Image: Jayanth J
Ganaraja V Bhat is unapologetic about being a sensitive individual. It’s a trait that has stopped him from being judgmental. He believes no person is good or bad… they just have different ways of articulating things. And this understanding has helped the chief technology officer at Metro Cash & Carry India to seamlessly lead a bunch of people with diverse strengths and weaknesses.
“There is something called professional respect, then there is empathy. Once we build a relationship on the bedrock of empathy and invest in each other in terms of trust, getting any job done becomes operational or business as usual,” says Bhat, 47, who has worked in turnkey projects, manufacturing, retail, logistics and information technology sectors across continents in a career spanning over two decades.
He says a person who merely manages work cannot be described as a manager or even an effective leader. “What makes a great manager is instilling purpose. You need a clear vision about where you are collectively going, and what your role as an individual is… helping each individual in the journey; ensuring they notice and get over a blind spot so that they don’t get into an accident,” adds Bhat, a mechanical engineer who also holds a diploma in business administration.
Since starting his career with the Kirloskar Group in 1995, Bhat has worked with Fortune 500 companies such as Target Corporation, Best Buy, Wipro and Blue Yonder (formerly JDA), among others. At Metro Cash & Carry India—a wholesale company with B2B business and a presence in 24 countries—he deals with the technology-related aspects from India’s point of view.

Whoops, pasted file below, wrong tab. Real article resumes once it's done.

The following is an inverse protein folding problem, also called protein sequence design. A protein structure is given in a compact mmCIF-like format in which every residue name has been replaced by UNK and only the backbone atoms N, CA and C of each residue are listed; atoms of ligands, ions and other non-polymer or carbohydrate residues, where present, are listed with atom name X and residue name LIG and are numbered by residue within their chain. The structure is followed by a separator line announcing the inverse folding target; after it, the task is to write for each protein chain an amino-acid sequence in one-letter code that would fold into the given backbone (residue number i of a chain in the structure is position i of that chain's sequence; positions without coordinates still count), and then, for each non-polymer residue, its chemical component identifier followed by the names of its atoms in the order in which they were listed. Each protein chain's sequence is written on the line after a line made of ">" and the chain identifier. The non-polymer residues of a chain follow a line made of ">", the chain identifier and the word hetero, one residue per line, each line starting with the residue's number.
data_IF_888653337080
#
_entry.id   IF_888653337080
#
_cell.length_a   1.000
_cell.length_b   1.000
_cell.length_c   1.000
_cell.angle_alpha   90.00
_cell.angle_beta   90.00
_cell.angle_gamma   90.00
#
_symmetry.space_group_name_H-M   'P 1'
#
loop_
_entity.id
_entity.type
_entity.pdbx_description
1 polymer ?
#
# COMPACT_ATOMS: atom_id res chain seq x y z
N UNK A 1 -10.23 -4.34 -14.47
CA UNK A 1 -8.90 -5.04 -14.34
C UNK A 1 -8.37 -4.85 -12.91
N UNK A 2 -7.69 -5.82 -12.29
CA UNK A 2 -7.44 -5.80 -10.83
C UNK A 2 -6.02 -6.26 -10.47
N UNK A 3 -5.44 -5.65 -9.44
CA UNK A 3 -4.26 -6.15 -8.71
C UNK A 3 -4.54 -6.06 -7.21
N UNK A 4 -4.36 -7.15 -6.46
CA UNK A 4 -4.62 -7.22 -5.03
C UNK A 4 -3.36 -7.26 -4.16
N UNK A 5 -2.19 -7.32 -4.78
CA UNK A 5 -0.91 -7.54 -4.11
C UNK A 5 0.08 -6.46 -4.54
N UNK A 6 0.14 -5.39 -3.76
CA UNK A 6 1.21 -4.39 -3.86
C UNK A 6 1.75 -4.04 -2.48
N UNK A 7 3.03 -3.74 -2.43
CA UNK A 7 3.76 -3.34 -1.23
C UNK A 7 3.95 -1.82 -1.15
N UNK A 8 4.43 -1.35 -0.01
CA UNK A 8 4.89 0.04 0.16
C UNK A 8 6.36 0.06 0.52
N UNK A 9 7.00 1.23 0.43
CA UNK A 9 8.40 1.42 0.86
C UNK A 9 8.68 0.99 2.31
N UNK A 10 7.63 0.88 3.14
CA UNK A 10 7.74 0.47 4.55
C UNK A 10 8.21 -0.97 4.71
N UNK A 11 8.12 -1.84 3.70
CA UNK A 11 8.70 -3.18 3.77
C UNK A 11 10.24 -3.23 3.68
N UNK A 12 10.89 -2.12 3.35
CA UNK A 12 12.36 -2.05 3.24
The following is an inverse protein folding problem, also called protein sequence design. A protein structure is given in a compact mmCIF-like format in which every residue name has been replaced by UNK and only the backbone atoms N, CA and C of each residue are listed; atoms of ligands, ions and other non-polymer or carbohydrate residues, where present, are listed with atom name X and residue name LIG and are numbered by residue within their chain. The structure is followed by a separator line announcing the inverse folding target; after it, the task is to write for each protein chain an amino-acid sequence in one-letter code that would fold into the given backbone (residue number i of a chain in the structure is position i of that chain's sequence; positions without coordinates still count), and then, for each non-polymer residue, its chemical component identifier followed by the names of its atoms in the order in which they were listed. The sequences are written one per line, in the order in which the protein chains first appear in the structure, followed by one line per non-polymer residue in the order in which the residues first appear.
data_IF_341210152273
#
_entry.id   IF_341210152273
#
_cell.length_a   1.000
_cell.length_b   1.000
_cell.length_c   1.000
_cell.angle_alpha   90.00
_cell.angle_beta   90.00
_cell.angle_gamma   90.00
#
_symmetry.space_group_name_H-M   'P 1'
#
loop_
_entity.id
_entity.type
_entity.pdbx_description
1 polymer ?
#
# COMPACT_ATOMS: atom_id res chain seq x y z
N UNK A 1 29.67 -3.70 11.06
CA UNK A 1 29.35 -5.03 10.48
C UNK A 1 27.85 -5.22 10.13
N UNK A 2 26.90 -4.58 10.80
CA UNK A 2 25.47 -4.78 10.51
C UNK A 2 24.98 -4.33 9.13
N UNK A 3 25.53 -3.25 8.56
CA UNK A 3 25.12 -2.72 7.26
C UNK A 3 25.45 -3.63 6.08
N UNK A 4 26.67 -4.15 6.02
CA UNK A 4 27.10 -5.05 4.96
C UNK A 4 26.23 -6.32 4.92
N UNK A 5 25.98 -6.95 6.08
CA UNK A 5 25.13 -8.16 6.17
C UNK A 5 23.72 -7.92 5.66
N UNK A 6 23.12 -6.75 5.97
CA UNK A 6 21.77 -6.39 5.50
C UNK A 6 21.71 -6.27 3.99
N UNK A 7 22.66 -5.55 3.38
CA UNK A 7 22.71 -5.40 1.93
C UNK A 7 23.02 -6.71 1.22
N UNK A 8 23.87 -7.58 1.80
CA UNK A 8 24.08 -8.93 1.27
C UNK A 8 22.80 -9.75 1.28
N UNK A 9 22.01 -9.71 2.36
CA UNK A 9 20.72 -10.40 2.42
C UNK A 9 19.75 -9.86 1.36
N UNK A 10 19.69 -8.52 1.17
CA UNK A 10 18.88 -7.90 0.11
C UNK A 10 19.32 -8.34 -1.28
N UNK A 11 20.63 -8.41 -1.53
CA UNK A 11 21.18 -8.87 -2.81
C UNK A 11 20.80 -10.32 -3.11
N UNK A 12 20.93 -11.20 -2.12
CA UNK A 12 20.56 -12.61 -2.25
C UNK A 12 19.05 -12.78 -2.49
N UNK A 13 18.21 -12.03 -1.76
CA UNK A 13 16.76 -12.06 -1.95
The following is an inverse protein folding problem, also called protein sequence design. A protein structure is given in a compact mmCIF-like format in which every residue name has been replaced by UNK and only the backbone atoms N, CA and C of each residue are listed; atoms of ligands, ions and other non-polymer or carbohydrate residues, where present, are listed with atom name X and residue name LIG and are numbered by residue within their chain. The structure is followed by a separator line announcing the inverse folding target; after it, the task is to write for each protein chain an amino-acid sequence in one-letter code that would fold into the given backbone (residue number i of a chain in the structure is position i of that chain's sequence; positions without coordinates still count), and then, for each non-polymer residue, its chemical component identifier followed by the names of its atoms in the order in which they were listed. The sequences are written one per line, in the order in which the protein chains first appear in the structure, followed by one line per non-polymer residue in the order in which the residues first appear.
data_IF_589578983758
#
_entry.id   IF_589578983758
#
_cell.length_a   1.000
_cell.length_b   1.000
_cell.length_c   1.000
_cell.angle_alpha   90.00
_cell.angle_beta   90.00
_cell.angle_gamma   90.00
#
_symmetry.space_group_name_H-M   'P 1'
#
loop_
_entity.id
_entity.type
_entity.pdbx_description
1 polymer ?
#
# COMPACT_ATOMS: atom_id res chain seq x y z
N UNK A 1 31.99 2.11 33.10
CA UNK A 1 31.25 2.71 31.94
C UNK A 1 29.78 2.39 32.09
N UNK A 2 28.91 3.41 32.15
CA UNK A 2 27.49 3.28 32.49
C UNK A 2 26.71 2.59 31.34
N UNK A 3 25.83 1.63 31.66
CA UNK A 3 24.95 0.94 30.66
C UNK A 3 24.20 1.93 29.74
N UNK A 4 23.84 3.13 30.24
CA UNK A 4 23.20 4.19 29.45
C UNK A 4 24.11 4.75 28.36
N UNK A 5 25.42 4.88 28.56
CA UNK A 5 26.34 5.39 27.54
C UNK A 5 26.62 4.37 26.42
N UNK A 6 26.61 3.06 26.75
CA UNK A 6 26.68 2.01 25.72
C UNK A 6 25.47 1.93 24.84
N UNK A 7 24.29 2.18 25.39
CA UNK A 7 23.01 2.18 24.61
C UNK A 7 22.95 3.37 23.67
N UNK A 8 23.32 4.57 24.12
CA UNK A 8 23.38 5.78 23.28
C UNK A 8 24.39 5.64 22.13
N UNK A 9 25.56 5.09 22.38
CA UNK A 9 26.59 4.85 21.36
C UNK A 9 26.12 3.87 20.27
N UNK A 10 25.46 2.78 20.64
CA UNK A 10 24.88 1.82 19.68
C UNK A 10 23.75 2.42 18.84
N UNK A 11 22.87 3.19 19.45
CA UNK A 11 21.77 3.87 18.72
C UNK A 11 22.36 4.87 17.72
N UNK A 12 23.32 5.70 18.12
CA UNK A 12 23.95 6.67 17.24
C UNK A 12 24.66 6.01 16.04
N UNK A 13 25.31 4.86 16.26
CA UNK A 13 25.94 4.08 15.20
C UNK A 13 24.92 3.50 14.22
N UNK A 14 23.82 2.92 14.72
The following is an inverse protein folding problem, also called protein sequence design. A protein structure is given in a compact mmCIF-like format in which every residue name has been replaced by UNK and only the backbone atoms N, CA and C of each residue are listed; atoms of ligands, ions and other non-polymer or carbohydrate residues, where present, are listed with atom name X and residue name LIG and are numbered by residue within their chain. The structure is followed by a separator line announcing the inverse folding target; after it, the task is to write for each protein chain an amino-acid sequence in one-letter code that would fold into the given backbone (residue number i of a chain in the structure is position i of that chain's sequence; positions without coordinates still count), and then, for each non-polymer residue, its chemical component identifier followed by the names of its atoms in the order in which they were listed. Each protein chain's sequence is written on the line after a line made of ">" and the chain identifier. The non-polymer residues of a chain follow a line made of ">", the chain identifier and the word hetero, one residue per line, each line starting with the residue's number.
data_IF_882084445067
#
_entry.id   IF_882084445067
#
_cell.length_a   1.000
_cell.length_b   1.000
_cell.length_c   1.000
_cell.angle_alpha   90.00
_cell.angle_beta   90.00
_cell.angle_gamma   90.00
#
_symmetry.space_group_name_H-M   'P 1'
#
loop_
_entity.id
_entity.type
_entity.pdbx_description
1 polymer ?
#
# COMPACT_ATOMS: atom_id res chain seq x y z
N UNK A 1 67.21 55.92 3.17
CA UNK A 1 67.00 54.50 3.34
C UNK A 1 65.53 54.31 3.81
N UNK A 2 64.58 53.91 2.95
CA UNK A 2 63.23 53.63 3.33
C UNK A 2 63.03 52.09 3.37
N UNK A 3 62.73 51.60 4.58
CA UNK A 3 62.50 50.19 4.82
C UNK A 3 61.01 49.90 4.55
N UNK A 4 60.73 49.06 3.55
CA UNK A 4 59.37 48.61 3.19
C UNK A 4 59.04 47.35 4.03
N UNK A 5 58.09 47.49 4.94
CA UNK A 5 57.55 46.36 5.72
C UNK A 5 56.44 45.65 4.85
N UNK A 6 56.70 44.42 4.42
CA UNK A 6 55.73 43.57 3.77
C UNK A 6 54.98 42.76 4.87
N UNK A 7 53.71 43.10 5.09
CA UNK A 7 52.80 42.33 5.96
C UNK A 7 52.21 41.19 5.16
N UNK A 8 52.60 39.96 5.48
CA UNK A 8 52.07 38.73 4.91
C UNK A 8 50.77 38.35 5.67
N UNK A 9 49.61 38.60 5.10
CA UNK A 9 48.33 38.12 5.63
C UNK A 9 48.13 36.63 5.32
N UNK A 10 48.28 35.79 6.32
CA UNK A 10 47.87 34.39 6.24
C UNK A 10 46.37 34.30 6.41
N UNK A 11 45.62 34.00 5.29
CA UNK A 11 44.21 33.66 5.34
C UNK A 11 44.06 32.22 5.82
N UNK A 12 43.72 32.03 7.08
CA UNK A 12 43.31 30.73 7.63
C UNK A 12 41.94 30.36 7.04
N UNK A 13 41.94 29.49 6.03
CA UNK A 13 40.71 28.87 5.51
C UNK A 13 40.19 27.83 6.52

An avid learner, he says he has imbibed good qualities from his previous managers, supervisors and colleagues. And these have proved to be useful now that he leads a team. “Giving people room for learning and failing helps them come out of their comfort zone,” explains Bhat, who has been with the company since May 2019. “If you are enthusiastic and want to do something bigger and better, you have to venture into the unknown.”
Covid-19 and the change in the way we work because of the pandemic have made him more empathetic, calm, composed and flexible, he says.
His peers are impressed with his work ethics and humane approach. “Gana is soft-spoken but target-oriented. He mingles very well and he’s a good boss,” says J Jayanth Hemanoth, general manager-systems at Metro Cash & Carry India.
His zest for life has also helped Bhat—a Bengaluru resident and father of two—overcome professional crises and evolve as a human being. “Hurdles are a learning opportunity,” he says.
(This story appears in the 23 October, 2020 issue of Forbes India. You can buy our tablet version from Magzter.com. To visit our Archives, click here.)